“PHILOSOPHY GIVES MEANING TO PEOPLE’S LIVES.” Dr. Kelly Oliver believes that statement. It’s why she feels privileged to teach philosophy at Vanderbilt University in Nashville, Tennessee. It’s why she’s written 20 scholarly nonfiction books and launched a millennial feminist noir mystery series featuring Jessica James, a young & wry philosophical cowgirl detective. “Writing novels, I start with some social issue, the same kind of social issues that motivate and inspire my nonfiction and my work in philosophy,” Dr. Oliver explained. Her desire to write nonfiction books, like Hunting Girls: Sexual Violence from The Hunger Games to Campus Rape and Carceral Humanitarianism: Logics of Refugee Detention stems from the same inspirational impulse that generated Wolf, Coyote, and F.O.X. Dr. Kelly will reveal her creative process next week on The Studio with Cheryl on solar-powered KRUU.
Rob Cline, my second guest on “The Studio,” captured my attention by writing an article for The Iowa Source. His title–Reading Resolutions for 2013: Rob’s 365 Short Stories–mesmerized me. Short stories are the genre I most love to read. Bookcases all over my house are stocked with books of short stories I bought during different eras in my life. I’ve read them all, but for years I’ve longed for the time and discipline to sit down and reread them. Many times I’ve thought, ‘Wouldn’t it be great to read a short story every single day?’ Once I even taught a high school class where that’s exactly what we did; the students and I silently read (then discussed) a different story–most were short, shorts–during each and every class. The stories the students wrote for that class surpassed many I’d seen from other writing students; could all that reading have made a difference? (Yes, is my guess.)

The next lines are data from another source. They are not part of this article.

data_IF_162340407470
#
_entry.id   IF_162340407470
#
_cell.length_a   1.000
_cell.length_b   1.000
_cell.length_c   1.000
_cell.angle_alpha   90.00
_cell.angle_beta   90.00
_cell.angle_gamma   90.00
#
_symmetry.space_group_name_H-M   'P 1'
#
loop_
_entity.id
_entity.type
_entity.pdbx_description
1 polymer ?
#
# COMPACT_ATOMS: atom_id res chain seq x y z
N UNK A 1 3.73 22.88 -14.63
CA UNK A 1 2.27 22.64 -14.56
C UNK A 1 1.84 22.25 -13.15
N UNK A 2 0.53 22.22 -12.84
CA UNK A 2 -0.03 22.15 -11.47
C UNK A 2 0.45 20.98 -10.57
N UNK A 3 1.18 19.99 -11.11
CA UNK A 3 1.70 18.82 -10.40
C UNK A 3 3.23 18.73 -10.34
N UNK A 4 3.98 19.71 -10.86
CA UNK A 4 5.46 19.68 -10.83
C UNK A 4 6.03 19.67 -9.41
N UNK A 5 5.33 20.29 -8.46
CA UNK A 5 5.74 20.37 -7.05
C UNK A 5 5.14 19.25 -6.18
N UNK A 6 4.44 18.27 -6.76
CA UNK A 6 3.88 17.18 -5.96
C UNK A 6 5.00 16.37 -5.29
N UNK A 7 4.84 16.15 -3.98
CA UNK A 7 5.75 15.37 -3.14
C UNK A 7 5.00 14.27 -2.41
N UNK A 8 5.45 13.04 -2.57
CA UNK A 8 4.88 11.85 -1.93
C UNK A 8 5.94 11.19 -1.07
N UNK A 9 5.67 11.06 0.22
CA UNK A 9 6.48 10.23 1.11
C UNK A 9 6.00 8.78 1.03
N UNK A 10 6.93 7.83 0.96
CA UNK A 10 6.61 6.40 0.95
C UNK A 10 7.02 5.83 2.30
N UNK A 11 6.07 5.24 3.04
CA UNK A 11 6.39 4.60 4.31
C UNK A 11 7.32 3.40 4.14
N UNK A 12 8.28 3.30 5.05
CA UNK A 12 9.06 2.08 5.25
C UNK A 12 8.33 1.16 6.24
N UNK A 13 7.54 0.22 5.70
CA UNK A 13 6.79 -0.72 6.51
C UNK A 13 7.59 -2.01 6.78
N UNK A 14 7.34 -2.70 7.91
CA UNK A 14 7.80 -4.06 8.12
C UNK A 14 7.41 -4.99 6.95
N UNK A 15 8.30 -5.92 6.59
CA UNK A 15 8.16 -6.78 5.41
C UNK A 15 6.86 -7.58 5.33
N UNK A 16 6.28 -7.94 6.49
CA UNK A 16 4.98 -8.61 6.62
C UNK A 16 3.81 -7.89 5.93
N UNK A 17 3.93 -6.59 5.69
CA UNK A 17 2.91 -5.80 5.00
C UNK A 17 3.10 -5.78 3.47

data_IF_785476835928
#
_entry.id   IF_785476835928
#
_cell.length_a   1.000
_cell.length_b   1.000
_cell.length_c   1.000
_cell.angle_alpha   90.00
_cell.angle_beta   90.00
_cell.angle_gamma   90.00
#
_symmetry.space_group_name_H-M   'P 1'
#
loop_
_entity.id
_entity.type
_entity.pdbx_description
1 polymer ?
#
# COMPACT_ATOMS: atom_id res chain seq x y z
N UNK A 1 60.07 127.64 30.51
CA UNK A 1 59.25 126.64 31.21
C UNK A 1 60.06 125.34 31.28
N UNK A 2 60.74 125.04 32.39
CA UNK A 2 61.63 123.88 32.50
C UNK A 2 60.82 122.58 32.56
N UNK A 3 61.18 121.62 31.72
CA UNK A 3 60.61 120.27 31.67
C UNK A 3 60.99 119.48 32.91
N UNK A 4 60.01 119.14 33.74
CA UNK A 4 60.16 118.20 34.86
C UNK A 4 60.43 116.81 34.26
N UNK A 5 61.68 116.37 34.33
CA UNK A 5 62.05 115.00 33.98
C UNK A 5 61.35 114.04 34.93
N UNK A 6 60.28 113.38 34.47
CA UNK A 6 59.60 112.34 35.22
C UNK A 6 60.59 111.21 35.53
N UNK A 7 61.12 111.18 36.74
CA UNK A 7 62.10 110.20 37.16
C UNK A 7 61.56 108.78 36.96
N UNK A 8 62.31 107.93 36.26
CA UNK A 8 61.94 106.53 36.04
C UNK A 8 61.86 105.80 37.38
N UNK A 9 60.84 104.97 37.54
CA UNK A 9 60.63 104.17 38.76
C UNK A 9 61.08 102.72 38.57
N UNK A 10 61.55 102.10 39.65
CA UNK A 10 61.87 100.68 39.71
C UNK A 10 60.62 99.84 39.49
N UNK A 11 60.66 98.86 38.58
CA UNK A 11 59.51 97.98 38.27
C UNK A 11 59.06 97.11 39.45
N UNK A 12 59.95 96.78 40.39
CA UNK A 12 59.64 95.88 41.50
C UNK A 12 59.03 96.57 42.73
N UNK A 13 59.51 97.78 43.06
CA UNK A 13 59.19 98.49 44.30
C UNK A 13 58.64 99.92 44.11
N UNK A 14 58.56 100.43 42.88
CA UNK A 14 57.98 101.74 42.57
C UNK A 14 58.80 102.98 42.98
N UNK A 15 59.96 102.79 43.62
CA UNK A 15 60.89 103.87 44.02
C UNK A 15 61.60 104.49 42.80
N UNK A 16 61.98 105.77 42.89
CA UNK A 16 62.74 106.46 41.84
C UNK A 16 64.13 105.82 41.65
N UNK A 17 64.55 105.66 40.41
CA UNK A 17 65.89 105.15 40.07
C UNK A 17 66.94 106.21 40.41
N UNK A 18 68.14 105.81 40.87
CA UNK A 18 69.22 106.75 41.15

Well, here it is: day 26 of 2013, and I have Rob Cline to thank for the peaceful half-hour or so I’ve spent each day revisiting texts that feel like old friends from long ago. Right on target, today I finished Story #26 (“Returnings” by Tim Gatreaux). Honestly, I think this is one resolution I’m likely to keep straight on through to December 31st. Did you know June 21st, the longest day of the year, is International Short Story Day? Maybe that day I’ll stage some kind of celebratory read-in for reaching the nearly-half-way-there point.
As it turns out Rob Cline does much more than sit around thinking up fantastic New Year’s resolutions. As a Cedar Rapids Arts and Cultural Professional, he wears a lot of hats and they’re all related to forging meaningful connections between artists and audiences. Rob earned a B.A. and an M.A. in Teaching with an emphasis in English, Philosophy and Secondary English Education at the University of Iowa. Specializing in marketing, writing, editing, and public speaking, he’s currently the Director of Marketing and Communications for the University of Iowa’s Hancher Auditorium, the Grants Manager of the Czech and Slovak Museum and Library in Cedar Rapids, and the Series Coordinator for Outloud, the Metro Library Network Author Series.
While maintaining these positions, Robb also somehow managed to write and self-publish a partially autobiographical mystery in 2012. Murder By the Slice features a pizza delivery driver whose hobby of devising rules of peaceful pizza delivery is interrupted by the murder of one of his customers. Tune in to learn more about Rob’s 365 Short Stories project and his many other creative endeavors.
A Professor of English at Mount Mercy College in Cedar Rapids, Iowa, Mary Vermillion pens legal thrillers to highlight social issues. So far, she’s written three books in her Mara Gilgannon mystery series. The fictional Mara, a radio talk show host, has gotten entangled in mysteries involving a small town resisting the opening of a new Walmart store and a rape charge involving college basketball players. Seminal Murder, the latest installment in the series, focuses on crimes taking place in an artificial insemination clinic.
Mary teaches a broad range of courses, including Shakespeare, Creative Writing, and Law and Literature. She and her students host book clubs with inmates at Anamosa State Penitentiary. Mary and a colleague recently toured England with students.
Mary will be featured Friday, Sept. 14th at 1 PM CT on “Writers Voices.” The show will be rebroadcast Monday, Sept. 17 at 8 AM. Listen in at kruufm.com.